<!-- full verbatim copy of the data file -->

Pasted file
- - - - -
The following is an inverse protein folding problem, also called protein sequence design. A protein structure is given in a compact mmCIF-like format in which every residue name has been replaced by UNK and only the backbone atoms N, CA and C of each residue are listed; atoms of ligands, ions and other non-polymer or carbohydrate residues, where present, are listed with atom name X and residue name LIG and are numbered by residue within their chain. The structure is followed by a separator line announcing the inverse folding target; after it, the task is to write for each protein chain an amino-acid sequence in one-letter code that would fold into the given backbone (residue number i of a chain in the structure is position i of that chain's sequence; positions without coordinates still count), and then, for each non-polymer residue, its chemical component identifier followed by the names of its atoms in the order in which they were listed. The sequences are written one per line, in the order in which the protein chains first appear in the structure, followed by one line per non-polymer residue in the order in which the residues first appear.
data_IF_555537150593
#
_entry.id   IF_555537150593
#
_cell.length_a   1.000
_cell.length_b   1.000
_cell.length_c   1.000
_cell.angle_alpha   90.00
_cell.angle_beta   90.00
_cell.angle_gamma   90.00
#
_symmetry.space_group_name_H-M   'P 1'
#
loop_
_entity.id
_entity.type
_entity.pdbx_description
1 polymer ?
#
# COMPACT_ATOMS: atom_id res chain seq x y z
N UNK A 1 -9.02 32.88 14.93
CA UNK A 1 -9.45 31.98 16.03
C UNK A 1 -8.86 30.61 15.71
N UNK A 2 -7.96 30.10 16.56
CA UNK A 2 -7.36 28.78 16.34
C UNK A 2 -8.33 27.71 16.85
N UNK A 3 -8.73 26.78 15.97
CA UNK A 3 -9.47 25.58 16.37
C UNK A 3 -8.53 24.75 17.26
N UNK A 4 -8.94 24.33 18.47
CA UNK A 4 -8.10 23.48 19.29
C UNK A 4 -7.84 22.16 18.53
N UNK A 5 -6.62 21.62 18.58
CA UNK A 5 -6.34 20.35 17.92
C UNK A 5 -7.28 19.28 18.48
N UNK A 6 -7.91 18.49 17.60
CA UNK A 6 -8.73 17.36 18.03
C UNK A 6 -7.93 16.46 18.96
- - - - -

The following is an inverse protein folding problem, also called protein sequence design. A protein structure is given in a compact mmCIF-like format in which every residue name has been replaced by UNK and only the backbone atoms N, CA and C of each residue are listed; atoms of ligands, ions and other non-polymer or carbohydrate residues, where present, are listed with atom name X and residue name LIG and are numbered by residue within their chain. The structure is followed by a separator line announcing the inverse folding target; after it, the task is to write for each protein chain an amino-acid sequence in one-letter code that would fold into the given backbone (residue number i of a chain in the structure is position i of that chain's sequence; positions without coordinates still count), and then, for each non-polymer residue, its chemical component identifier followed by the names of its atoms in the order in which they were listed. The sequences are written one per line, in the order in which the protein chains first appear in the structure, followed by one line per non-polymer residue in the order in which the residues first appear.
data_IF_555537150593
#
_entry.id   IF_555537150593
#
_cell.length_a   1.000
_cell.length_b   1.000
_cell.length_c   1.000
_cell.angle_alpha   90.00
_cell.angle_beta   90.00
_cell.angle_gamma   90.00
#
_symmetry.space_group_name_H-M   'P 1'
#
loop_
_entity.id
_entity.type
_entity.pdbx_description
1 polymer ?
#
# COMPACT_ATOMS: atom_id res chain seq x y z
N UNK A 1 -9.02 32.88 14.93
CA UNK A 1 -9.45 31.98 16.03
C UNK A 1 -8.86 30.61 15.71
N UNK A 2 -7.96 30.10 16.56
CA UNK A 2 -7.36 28.78 16.34
C UNK A 2 -8.33 27.71 16.85
N UNK A 3 -8.73 26.78 15.97
CA UNK A 3 -9.47 25.58 16.37
C UNK A 3 -8.53 24.75 17.26
N UNK A 4 -8.94 24.33 18.47
CA UNK A 4 -8.10 23.48 19.29
C UNK A 4 -7.84 22.16 18.53
N UNK A 5 -6.62 21.62 18.58
CA UNK A 5 -6.34 20.35 17.92
C UNK A 5 -7.28 19.28 18.48
N UNK A 6 -7.91 18.49 17.60
CA UNK A 6 -8.73 17.36 18.03
C UNK A 6 -7.93 16.46 18.96